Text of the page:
Nevertheless, insiders contacting outside groups or committing illicit acts on their own remains a worry. Law enforcement agencies have tried to counter this threat through sting operations and using imposter insiders to make terrorist recruiters leery of anyone offering their services. As far as stopping the autonomous actions of insiders, this will likely remain a problem for the foreseeable future. These individuals may become radicalized after undergoing background checks or they may be motivated by any number of hard to predict reasons such as becoming disgruntled with their employer, suffering from mental health issues, or financial troubles.
Overcoming Insider Threats
Insider Threats has recommendations to encourage the nuclear enterprise to internalize this challenge and introduce adequate responses. Managers at nuclear facilities could benefit from hearing about similar threats facing other industries and organizations and learning what best (and worst) practices have shaped their experiences with insider threats. Red flag warnings about an insider becoming radicalized or their nefarious plans are often only noticed in hindsight as employers place too much confidence in background checks, the inherent trustworthiness of their staff, and their facility’s physical security measures.
Many of the ideas advanced in this book and by the IAEA are championed by CRDF Global as we implement critical programs to engage with countries to deepen the awareness of these dangers as well as best practices to prevent them from becoming a reality. For over a decade, CRDF Global has been countering the threat of illicit nuclear trafficking and improving nuclear security by increasing international access to resources, education, and training. We have worked across the Middle East, Africa, South Asia, Southeast Asia, and Central Asia, and have engaged over 1,500 experts from over 100 countries to help prevent the diversion of nuclear material and respond to threats and incidents. CRDF Global’s initiatives include trainings, workshops, and fellowship programs to reach students, scholars, policymakers, and the technical workforce. An enduring culture of nuclear security requires that citizens, governments, facility managers, and workers understand the value of nuclear security and how insider threats can emerge within any organization, even their own.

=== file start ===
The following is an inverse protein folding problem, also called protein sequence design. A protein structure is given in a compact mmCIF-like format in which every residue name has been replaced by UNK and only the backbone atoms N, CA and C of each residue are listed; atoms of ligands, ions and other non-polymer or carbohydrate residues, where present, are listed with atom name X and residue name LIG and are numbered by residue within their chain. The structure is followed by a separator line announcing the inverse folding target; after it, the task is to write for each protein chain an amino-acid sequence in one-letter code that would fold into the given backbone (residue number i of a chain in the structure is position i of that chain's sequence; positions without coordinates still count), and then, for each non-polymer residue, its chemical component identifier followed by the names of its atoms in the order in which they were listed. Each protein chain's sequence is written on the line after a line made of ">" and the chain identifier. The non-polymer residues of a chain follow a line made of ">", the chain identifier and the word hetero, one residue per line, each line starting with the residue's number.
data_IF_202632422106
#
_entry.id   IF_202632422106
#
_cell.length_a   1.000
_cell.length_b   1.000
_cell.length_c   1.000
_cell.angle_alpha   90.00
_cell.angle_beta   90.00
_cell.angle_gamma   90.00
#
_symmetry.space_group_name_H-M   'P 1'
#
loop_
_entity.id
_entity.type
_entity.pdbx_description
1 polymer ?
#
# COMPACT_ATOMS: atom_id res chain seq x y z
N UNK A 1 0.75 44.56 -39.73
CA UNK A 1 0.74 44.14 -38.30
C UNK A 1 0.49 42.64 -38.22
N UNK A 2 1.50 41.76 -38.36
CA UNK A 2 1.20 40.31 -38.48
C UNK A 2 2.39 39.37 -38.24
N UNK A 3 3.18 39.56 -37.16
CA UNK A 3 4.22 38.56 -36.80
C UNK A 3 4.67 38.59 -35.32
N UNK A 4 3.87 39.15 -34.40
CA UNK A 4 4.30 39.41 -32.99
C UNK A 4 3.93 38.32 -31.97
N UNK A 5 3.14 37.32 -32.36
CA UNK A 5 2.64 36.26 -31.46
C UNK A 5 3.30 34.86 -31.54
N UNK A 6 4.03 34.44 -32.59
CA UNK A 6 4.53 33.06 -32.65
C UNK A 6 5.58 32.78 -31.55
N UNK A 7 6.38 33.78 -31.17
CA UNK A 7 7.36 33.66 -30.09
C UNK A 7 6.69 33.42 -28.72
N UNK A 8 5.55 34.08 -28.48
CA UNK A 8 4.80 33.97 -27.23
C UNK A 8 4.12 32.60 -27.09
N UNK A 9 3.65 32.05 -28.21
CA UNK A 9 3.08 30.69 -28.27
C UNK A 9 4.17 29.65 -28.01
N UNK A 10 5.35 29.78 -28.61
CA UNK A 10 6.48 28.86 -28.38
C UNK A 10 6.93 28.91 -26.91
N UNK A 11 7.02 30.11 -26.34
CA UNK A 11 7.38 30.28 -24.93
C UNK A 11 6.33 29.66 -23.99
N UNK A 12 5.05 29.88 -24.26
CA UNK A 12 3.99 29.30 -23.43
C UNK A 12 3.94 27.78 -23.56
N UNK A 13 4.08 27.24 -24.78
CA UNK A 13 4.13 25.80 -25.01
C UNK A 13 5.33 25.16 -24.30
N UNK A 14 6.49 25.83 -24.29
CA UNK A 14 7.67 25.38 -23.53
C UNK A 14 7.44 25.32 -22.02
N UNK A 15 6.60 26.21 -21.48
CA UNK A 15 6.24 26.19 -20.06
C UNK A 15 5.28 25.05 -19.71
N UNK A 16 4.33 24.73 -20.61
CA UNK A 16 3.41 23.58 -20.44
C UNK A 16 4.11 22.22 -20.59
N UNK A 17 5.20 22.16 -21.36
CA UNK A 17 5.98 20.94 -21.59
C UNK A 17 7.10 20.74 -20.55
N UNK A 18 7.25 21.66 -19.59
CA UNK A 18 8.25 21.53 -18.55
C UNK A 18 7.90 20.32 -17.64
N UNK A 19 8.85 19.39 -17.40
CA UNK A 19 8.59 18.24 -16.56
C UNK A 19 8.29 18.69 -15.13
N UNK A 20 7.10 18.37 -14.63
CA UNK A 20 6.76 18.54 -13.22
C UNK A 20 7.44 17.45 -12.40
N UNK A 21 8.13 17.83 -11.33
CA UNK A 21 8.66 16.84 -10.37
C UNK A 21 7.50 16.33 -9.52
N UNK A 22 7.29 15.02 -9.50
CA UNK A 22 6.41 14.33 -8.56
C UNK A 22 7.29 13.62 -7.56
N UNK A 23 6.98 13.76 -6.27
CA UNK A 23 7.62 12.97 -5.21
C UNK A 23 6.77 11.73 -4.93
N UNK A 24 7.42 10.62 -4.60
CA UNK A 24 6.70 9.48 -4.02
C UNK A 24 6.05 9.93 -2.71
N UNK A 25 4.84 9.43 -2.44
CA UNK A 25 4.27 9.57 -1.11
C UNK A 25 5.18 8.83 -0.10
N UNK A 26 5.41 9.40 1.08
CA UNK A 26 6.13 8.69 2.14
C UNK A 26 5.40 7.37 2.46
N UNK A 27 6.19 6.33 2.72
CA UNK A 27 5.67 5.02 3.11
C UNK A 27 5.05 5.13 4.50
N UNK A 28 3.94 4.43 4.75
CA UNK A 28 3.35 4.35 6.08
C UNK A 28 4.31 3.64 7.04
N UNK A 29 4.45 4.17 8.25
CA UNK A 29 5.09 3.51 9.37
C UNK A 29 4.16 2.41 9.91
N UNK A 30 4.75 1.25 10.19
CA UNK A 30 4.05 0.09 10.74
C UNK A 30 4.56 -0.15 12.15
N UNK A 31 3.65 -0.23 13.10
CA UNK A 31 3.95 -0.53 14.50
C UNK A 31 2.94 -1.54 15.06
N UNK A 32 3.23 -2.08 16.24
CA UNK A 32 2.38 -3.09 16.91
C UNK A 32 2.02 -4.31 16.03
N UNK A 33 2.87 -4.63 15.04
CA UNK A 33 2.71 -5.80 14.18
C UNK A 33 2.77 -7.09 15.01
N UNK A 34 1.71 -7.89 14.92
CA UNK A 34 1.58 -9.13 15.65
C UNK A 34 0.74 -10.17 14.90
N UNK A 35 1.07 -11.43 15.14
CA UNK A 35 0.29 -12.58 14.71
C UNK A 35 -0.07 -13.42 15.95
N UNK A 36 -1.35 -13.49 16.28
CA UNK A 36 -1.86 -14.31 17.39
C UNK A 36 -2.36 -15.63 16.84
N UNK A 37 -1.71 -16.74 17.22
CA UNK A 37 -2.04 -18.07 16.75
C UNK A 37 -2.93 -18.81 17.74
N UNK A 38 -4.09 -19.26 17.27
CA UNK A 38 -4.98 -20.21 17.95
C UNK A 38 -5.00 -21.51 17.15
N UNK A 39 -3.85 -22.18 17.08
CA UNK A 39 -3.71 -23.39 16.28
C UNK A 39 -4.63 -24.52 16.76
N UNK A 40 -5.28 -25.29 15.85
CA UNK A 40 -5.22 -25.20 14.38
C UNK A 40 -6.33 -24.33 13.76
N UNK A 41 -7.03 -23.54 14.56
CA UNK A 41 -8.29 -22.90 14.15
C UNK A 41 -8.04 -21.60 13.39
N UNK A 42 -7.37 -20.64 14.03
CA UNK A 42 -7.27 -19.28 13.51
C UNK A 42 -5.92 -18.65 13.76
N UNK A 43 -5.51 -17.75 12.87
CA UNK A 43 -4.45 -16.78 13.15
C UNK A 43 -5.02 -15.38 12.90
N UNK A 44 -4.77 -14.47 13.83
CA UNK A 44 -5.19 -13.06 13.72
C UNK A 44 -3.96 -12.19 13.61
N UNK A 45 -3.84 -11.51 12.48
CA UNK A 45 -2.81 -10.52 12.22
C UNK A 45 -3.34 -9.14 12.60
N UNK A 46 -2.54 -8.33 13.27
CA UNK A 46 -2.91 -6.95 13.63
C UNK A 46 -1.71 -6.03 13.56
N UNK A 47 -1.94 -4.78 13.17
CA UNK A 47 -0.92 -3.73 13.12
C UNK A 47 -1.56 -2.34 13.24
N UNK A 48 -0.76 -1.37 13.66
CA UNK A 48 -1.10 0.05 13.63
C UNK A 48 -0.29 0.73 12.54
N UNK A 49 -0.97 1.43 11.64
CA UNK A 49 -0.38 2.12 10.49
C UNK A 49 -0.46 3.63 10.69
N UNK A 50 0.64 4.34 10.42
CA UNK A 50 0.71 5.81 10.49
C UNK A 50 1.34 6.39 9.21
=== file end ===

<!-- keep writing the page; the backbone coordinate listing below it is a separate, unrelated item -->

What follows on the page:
- Global Threat Reduction Initiative: this Department of Energy program reduces the risk that terrorists or proliferating states acquire WMD material and expertise by promoting a strong nuclear security culture, human reliability programs, and insider threat mitigation efforts.
- IAEA: U.S. support for the International Atomic Energy Agency enables it to help nations operate safe and secure civilian nuclear programs and assist with implementing insider threat mitigation best practices such as IAEA Nuclear Security Series No. 8.
The need to widely adopt nuclear security culture is more important now than ever as countries embark on ambitious nuclear energy programs and the use of radioactive sources becomes increasingly prevalent. Each additional nuclear facility requires new staff to operate the facility. Without a robust nuclear security culture and human reliability programs in place, new and untested managers will face further possible sources of insider threats.
Groups seeking access to nuclear materials for criminal purposes are constantly adjusting their strategies to probe for weaknesses in a facility’s physical security and its workforce. With terror organization such as ISIS cheering on individuals to take autonomous action in pursuit of violent ends, it is essential to remain vigilant and not retreat from successful programs that have made incredible progress in nuclear security across the globe.
Timothy Westmyer, Associate Project Manager, Nuclear Security, CRDF Global